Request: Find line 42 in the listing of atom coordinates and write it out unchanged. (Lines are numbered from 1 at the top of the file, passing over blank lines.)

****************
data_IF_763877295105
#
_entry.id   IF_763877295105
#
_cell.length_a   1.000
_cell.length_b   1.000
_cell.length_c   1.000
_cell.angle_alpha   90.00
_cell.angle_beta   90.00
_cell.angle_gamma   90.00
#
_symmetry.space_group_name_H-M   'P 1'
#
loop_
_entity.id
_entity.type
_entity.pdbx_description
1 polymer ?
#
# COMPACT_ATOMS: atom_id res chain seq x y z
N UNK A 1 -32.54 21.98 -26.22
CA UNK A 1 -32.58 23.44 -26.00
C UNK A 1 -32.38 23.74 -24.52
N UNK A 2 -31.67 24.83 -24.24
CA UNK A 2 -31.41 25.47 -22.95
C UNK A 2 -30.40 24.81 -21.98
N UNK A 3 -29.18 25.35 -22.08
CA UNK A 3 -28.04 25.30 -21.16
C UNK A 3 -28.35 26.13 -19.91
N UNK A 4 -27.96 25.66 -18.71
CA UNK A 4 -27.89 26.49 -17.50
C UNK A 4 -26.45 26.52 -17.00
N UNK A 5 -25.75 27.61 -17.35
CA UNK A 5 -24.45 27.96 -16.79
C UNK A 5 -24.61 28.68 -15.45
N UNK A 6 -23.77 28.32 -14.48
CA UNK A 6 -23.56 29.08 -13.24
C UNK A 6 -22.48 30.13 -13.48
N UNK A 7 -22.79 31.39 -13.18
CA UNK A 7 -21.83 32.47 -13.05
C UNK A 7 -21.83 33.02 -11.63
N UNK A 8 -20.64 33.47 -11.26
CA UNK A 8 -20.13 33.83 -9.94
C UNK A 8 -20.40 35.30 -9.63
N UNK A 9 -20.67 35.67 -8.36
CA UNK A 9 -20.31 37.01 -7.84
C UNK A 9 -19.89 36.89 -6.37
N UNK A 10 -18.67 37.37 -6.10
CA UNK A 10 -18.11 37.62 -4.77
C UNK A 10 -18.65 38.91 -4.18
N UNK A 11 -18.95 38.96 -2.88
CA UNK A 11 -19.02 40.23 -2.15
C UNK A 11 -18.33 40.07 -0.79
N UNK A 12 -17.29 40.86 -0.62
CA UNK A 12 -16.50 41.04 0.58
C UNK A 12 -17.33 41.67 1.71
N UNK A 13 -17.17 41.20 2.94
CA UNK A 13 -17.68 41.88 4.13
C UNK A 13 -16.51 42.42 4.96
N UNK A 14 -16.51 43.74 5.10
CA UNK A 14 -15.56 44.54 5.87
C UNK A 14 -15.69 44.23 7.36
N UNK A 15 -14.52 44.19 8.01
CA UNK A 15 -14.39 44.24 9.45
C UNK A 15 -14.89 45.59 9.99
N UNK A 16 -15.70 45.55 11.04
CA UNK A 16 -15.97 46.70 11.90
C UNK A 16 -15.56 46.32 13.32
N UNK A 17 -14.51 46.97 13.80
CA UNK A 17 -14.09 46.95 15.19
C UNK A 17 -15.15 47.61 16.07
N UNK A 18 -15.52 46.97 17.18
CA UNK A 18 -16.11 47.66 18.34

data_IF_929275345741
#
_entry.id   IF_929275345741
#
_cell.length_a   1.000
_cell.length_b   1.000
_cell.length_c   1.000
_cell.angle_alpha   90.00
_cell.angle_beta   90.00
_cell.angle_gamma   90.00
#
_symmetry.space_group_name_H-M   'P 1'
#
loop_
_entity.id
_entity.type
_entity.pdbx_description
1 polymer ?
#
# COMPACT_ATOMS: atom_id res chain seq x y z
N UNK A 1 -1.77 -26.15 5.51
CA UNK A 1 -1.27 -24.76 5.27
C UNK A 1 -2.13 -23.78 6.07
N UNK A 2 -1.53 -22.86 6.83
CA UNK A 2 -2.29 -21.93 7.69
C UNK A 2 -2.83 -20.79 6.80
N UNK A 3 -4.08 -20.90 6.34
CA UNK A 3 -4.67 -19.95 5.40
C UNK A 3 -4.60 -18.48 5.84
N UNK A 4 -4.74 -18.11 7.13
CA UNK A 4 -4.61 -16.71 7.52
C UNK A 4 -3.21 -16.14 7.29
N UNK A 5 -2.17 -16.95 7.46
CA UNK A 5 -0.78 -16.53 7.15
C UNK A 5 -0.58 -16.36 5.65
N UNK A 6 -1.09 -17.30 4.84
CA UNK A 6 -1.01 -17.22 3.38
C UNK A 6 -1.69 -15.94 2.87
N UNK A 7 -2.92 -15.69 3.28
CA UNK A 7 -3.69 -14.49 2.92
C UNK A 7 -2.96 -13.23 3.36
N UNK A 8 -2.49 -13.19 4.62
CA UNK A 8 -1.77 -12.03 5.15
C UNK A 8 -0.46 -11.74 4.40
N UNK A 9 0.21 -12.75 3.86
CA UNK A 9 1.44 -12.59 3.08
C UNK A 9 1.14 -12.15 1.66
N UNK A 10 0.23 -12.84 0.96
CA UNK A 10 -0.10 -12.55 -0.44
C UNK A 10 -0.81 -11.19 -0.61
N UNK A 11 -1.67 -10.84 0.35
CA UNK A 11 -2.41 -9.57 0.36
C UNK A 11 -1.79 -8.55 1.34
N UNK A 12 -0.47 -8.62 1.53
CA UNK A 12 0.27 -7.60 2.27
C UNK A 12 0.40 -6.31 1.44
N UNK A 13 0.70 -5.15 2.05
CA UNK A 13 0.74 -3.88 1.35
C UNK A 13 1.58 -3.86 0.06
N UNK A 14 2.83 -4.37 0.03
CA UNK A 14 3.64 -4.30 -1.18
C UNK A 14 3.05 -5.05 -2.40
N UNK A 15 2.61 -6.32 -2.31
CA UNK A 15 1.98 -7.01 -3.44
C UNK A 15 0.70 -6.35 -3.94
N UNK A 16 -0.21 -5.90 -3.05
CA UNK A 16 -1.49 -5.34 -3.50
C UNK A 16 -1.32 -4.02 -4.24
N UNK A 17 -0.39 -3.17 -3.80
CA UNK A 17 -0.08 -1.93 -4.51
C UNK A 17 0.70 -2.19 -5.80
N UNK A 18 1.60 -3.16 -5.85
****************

N UNK A 8 -20.64 33.47 -11.26